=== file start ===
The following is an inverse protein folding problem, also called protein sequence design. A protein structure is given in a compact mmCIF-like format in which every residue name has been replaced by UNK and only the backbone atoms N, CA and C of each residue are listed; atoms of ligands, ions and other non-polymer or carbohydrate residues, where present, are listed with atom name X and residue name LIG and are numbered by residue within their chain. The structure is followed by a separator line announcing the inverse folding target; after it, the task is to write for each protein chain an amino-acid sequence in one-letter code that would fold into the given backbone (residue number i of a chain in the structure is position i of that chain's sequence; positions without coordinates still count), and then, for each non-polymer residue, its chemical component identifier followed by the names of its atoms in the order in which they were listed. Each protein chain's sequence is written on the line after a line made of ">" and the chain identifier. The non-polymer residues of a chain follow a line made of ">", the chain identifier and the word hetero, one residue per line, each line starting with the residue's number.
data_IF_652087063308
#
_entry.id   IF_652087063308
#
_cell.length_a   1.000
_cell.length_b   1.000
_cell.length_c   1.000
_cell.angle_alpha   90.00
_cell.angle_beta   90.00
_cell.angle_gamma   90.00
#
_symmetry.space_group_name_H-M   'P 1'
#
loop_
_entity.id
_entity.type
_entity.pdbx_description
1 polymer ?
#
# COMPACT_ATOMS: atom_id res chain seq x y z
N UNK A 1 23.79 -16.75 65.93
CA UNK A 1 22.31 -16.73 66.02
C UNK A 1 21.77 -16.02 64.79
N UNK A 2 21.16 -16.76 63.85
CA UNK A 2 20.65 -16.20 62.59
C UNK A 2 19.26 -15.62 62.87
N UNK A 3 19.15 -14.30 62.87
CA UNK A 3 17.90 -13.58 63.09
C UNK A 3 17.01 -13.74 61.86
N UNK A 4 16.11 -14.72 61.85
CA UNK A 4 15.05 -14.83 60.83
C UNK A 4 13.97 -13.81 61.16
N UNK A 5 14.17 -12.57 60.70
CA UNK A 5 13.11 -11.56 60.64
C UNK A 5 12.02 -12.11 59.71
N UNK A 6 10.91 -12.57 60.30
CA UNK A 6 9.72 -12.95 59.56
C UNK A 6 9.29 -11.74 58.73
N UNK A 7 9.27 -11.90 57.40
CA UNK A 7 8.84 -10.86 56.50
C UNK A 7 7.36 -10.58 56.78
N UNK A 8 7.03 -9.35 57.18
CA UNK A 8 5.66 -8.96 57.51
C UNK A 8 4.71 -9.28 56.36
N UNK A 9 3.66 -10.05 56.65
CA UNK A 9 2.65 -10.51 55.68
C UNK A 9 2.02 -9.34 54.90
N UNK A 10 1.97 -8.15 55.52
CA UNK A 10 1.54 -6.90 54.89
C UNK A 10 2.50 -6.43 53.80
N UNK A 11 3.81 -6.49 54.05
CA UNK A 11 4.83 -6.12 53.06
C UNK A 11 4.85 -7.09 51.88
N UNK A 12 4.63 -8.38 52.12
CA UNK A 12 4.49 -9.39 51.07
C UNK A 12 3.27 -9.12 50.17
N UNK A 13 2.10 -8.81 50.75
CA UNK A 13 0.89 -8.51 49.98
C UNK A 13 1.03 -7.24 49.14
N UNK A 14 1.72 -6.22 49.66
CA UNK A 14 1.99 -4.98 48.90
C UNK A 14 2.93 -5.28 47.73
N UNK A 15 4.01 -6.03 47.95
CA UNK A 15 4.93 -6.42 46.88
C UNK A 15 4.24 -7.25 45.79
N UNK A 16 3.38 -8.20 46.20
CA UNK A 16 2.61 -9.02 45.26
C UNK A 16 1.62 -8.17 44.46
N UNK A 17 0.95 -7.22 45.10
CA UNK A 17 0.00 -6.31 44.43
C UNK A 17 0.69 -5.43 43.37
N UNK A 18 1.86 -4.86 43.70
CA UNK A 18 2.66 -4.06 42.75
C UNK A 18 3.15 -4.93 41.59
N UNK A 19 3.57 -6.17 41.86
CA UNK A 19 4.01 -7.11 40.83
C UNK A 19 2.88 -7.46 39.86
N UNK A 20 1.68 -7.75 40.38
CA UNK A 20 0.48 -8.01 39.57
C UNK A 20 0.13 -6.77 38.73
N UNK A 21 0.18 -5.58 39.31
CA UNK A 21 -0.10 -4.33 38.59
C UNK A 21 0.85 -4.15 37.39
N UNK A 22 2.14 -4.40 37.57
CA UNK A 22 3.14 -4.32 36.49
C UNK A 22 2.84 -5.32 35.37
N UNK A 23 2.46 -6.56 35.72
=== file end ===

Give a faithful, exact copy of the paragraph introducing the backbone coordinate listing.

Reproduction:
The following is an inverse protein folding problem, also called protein sequence design. A protein structure is given in a compact mmCIF-like format in which every residue name has been replaced by UNK and only the backbone atoms N, CA and C of each residue are listed; atoms of ligands, ions and other non-polymer or carbohydrate residues, where present, are listed with atom name X and residue name LIG and are numbered by residue within their chain. The structure is followed by a separator line announcing the inverse folding target; after it, the task is to write for each protein chain an amino-acid sequence in one-letter code that would fold into the given backbone (residue number i of a chain in the structure is position i of that chain's sequence; positions without coordinates still count), and then, for each non-polymer residue, its chemical component identifier followed by the names of its atoms in the order in which they were listed. Each protein chain's sequence is written on the line after a line made of ">" and the chain identifier. The non-polymer residues of a chain follow a line made of ">", the chain identifier and the word hetero, one residue per line, each line starting with the residue's number.